Thursday, February 14, 2008

"Democratic Race Will Probably Be Over After March 4 Contests"

Dan Kirkdorffer:
Barack Obama came out of Super Tuesday with a strong showing that essentially nullified all the wins Hillary Clinton had that night, and his showing carried over into the following eight contests, all of which he won.
However, what is far more important in races that apportion delegates proportionally, was that Obama didn't just win these primaries and caucuses, he dominated them.

All of them.

According to the current delegate count at, Obama has picked up 215 delegates since Super Tuesday, more than double Clinton's total of 105. That means, in those eight contests that the Clinton campaign essentially downplayed and gave up as hopeless, she lost 110 delegates to Obama. To put that in perspective, that is 20 more delegates than she beat Obama by when you combine her large state wins in New York (+46) and California (+44).

Put another way, for her to pick back up those 110 delegates in Texas and Ohio, she would need to win over 66% of the delegates there, and she's only once won a state contest by that much in Arkansas, where she won 70% of the vote. None of her other wins were by more than 57%.

But in this race, that seems like a lifetime ago now.

It is Obama who is racking up the large wins. He has 14 victories of 60% or more. Nine of 66% of more. And these victories have resulted in him pulling away because of the 2 to 1 and 3 to 2 splits of votes.

If he wins in Wisconsin and Hawaii next week, as most people think he will, he could pull away by another 10 delegates from Hawaii, and another 15 to 20 from Wisconsin, which mean that in the 10 contests leading up to March 4, he would have bested Clinton by almost as many delegates as there are available in total in Ohio.

Clinton's strategy to focus on Texas and Ohio has been compared to Rudy Giuliani's failed plan to focus on Florida, except unlike in the Republican race where the winner takes all the delegates in most of the states, Clinton can't hope to win all the delegates in Ohio and Texas. If she could have then the math would be quite different, and the significance of those contests much greater. As it is, given the direction the polls have been heading, and Obama's momentum that has been shifting support his way, she would be hard pressed to obtain anything more than a small victory, and that wouldn't do enough to significantly close her pledged delegate count deficit.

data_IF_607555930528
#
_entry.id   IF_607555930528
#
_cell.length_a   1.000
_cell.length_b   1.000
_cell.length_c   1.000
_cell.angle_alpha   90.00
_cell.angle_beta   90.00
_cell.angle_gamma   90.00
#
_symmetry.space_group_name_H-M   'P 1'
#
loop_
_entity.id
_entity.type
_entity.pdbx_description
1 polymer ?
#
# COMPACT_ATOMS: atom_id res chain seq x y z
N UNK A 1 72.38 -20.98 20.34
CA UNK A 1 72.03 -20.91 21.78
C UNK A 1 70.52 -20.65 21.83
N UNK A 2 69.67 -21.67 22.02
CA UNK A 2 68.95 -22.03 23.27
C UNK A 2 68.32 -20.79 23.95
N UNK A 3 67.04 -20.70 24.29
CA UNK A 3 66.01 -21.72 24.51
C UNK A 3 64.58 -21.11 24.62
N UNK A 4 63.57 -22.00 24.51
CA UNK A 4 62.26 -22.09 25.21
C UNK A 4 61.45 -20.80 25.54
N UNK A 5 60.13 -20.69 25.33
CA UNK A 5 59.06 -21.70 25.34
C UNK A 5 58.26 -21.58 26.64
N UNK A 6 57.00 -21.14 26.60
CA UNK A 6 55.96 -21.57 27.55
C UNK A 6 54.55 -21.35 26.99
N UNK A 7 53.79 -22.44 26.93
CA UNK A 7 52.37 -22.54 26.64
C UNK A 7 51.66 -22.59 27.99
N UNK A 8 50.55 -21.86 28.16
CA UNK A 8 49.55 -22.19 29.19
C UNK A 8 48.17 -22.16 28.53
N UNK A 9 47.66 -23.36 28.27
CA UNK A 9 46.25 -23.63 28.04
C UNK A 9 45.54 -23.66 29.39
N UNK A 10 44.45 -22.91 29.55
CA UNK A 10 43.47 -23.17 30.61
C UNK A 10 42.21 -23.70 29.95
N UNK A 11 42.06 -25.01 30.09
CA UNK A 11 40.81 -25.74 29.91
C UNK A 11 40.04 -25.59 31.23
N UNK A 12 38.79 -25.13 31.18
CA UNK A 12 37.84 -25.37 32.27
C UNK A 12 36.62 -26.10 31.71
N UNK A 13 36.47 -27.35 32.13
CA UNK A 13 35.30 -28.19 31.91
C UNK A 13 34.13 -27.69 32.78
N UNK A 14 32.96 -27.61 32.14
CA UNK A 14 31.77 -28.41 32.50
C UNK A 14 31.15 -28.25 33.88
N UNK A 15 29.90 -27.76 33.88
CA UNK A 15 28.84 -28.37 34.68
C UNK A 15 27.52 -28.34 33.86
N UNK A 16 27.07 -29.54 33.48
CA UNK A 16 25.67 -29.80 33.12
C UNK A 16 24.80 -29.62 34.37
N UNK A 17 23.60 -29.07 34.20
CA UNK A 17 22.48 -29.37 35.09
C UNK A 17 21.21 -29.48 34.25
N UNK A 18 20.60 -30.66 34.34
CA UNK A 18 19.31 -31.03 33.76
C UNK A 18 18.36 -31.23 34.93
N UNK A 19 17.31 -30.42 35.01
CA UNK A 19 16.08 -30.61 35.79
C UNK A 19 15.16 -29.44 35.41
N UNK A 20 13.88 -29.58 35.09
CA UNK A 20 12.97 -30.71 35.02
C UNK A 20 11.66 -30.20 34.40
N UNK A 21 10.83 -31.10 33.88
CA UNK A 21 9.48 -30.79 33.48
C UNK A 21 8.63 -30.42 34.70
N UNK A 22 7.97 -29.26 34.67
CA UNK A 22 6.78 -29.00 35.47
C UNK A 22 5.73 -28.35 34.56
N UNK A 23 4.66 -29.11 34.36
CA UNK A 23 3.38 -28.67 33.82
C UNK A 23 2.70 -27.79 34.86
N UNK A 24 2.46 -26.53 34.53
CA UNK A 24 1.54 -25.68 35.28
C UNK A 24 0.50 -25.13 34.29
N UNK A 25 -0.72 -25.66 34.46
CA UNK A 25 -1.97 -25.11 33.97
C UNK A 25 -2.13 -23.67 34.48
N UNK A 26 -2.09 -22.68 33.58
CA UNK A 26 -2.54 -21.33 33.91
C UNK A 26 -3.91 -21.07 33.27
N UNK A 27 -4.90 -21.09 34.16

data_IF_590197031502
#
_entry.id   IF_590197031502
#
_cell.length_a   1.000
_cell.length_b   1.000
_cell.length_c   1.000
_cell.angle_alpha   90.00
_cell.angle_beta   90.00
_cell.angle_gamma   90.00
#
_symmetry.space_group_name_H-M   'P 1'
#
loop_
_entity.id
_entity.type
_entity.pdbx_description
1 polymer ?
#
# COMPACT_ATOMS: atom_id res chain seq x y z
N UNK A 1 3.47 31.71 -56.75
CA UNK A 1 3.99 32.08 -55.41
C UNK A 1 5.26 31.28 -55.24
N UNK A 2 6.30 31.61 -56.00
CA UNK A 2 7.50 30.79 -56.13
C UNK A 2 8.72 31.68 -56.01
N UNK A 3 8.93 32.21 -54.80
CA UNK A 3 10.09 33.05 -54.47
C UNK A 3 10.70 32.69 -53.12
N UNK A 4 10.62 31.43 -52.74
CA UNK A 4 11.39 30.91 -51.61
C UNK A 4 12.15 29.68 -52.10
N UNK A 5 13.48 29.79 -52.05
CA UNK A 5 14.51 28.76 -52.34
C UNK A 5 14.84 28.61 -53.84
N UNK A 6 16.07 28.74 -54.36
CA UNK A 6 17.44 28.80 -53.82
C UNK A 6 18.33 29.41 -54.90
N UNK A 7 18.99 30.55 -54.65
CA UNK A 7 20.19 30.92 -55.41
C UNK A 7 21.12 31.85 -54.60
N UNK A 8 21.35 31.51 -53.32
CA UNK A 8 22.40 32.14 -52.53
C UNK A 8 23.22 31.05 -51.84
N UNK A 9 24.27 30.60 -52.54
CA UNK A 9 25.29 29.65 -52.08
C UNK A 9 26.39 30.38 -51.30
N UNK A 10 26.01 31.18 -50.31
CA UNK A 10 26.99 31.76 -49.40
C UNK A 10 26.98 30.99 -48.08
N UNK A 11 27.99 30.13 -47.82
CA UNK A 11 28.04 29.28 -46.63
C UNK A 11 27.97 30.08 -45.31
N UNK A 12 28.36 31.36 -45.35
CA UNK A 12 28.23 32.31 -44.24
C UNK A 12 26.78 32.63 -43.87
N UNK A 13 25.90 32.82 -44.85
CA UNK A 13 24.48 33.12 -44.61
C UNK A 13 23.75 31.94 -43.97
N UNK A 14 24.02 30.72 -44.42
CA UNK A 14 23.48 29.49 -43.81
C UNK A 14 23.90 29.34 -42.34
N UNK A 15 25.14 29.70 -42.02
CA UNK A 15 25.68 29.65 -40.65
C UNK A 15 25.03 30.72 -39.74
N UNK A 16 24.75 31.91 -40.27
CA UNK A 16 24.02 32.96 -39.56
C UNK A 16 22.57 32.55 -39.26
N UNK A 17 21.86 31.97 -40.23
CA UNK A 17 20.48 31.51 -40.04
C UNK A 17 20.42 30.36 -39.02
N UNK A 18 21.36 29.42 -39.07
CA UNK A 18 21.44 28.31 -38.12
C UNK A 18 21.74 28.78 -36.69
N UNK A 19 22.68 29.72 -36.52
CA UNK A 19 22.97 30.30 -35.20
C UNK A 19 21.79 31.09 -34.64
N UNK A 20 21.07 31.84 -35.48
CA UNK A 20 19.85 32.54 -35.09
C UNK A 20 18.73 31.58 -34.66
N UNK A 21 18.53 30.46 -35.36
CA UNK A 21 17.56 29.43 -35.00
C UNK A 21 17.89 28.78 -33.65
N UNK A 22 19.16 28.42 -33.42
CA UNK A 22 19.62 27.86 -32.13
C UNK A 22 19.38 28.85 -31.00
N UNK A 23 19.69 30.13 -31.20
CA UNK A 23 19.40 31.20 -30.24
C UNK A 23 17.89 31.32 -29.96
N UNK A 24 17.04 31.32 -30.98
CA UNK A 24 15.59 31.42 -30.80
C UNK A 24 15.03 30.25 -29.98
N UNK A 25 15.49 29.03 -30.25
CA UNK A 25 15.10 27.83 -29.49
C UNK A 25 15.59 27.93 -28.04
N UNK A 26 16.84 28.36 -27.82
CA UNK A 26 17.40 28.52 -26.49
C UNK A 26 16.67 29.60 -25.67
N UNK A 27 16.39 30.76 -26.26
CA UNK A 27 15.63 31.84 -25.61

Simply put, Obama doesn't have to win Texas, Ohio, Pennsylvania or North Carolina, the four remaining states with more than 100 delegates at stake (607 between the four). He just needs to keep those contests close to minimize any Clinton gains. Going back to the California and New York races that Clinton won, she still only gained 90 delegates from 722 available, winning New York with 57% of the vote and California with 52%. With her campaign staff going through a poorly timed reshuffle, and eight straight loses to Obama, she is in a far weaker position now than she was heading into Super Tuesday as the front runner.

After March 4, unless Clinton obtains a couple of improbable and would be miraculous blow out wins of the kind she has yet to have, there will be only a couple more small contests (a Wyoming caucus on March 8, and Mississippi primary on March 11 - both likely to go to Obama), and then six long weeks until the Pennsylvania primary on April 22. With John McCain likely the (albeit reluctantly) anointed Republican nominee by then, you can be sure Democrats will be calling for Clinton to concede the Democratic race so the party can head into the general election on a strong united footing behind Obama, and you can rest assured that the super delegates will fall in line as well. They may well be at the very forefront of those pressuring Hillary to give up what would be a futile fight.

If if all that doesn't convince her, the prospect of campaigning for another six weeks with empty coffers probably will.

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